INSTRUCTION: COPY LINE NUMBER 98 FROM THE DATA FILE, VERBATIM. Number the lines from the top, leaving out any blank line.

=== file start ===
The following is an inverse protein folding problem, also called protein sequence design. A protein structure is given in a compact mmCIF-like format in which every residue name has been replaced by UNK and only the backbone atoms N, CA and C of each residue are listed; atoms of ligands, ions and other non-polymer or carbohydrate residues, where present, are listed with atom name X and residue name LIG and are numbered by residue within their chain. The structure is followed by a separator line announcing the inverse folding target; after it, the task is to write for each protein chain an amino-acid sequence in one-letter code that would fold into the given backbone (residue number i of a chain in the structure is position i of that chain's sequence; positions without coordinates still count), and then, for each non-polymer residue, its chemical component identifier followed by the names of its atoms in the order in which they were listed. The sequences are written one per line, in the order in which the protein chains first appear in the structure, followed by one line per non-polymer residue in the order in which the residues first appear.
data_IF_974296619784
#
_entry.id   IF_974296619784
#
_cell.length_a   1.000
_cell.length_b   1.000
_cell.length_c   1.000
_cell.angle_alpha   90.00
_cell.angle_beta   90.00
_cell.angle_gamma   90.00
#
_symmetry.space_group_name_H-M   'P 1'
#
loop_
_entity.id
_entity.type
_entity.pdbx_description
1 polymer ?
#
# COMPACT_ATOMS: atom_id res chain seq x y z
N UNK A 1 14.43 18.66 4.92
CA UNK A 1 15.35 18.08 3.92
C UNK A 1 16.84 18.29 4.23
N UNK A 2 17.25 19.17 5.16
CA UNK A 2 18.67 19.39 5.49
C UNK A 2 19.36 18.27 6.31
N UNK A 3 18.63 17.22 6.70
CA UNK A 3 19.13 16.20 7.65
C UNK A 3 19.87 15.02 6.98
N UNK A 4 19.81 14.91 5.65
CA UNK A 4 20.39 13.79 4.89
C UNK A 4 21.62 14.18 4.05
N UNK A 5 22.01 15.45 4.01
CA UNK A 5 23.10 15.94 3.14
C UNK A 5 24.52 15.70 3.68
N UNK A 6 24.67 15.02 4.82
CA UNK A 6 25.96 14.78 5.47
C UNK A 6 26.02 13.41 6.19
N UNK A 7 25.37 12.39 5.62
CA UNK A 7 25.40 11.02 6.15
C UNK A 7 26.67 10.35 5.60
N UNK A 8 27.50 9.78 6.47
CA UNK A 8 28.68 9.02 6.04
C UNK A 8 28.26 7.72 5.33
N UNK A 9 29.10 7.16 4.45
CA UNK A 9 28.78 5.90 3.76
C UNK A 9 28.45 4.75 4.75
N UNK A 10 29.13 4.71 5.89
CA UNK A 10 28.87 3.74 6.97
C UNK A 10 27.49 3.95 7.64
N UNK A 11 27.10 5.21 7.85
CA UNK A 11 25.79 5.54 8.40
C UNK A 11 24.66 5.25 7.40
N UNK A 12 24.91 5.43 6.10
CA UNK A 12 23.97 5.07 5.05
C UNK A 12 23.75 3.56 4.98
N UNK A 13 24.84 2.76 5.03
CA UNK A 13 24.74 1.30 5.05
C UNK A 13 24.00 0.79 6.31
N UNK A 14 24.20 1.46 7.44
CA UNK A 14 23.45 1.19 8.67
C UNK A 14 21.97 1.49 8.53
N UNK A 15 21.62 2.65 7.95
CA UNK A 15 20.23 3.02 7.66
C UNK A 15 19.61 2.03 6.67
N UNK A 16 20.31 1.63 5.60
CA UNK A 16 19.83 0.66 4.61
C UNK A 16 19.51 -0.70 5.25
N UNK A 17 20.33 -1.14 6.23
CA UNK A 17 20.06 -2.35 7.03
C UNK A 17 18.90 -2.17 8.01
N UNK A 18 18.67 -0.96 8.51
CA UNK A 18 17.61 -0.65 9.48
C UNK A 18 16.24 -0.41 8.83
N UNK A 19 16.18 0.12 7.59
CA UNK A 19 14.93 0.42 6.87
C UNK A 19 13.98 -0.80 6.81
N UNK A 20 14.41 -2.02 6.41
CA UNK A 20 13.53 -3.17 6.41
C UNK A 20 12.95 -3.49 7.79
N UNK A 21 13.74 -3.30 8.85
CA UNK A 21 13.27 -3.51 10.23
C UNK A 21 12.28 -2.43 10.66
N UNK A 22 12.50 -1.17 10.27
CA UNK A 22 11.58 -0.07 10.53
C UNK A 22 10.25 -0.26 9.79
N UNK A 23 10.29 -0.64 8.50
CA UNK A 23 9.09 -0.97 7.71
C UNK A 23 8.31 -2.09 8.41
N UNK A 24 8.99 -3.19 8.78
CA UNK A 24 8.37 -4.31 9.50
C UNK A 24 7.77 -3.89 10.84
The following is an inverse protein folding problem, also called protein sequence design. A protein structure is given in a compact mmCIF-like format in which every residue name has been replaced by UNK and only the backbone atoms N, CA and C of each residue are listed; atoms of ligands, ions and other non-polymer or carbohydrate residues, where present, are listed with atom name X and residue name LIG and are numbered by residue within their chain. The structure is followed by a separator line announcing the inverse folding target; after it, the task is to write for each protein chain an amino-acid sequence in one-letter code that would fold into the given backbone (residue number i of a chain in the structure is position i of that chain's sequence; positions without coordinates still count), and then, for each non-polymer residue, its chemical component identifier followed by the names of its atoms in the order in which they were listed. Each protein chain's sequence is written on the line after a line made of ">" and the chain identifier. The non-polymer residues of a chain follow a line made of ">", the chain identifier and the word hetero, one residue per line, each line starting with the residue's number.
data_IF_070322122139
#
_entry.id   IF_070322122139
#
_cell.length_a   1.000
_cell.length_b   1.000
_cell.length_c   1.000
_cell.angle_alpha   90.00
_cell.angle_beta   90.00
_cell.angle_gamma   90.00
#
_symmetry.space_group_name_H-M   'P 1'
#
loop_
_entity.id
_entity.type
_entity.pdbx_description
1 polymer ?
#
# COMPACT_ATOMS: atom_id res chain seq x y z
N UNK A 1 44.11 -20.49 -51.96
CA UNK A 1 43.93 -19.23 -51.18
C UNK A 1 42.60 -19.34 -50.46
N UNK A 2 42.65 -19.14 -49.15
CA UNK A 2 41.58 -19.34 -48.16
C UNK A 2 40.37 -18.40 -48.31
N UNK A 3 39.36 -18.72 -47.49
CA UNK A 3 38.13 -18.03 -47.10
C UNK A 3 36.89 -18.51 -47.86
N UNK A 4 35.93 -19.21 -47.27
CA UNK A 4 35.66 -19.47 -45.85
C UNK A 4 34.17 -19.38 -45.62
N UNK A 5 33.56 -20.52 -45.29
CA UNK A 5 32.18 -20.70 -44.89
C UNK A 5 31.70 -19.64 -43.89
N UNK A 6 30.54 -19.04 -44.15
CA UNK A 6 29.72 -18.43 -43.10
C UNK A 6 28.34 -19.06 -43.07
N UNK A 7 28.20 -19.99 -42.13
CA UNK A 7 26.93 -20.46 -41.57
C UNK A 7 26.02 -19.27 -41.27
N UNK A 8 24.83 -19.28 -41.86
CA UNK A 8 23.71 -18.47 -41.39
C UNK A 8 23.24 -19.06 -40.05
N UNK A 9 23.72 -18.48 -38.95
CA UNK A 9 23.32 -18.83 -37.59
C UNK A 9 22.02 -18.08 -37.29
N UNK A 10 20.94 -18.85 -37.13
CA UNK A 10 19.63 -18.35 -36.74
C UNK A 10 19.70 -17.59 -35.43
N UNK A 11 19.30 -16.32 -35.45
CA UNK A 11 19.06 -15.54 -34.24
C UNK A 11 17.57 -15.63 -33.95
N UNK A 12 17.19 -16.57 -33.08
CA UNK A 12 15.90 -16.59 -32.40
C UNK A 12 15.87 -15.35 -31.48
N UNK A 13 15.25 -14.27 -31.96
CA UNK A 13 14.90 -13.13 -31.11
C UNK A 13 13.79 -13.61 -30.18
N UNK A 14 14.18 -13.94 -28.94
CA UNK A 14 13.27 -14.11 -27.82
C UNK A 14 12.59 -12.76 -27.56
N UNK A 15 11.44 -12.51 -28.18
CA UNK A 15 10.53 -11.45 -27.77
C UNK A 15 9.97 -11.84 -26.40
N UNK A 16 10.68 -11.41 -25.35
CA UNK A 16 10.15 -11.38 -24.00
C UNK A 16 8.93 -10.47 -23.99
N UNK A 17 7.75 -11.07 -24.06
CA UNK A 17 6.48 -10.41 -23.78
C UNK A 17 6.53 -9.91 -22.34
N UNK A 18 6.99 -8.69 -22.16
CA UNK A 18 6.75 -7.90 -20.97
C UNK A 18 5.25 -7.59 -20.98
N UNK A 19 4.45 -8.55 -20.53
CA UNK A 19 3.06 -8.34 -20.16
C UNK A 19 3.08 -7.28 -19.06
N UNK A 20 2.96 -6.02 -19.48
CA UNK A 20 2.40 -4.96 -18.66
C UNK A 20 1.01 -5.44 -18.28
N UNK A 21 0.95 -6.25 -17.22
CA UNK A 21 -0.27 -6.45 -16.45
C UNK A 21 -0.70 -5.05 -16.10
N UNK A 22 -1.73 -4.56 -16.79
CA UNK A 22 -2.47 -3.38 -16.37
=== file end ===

#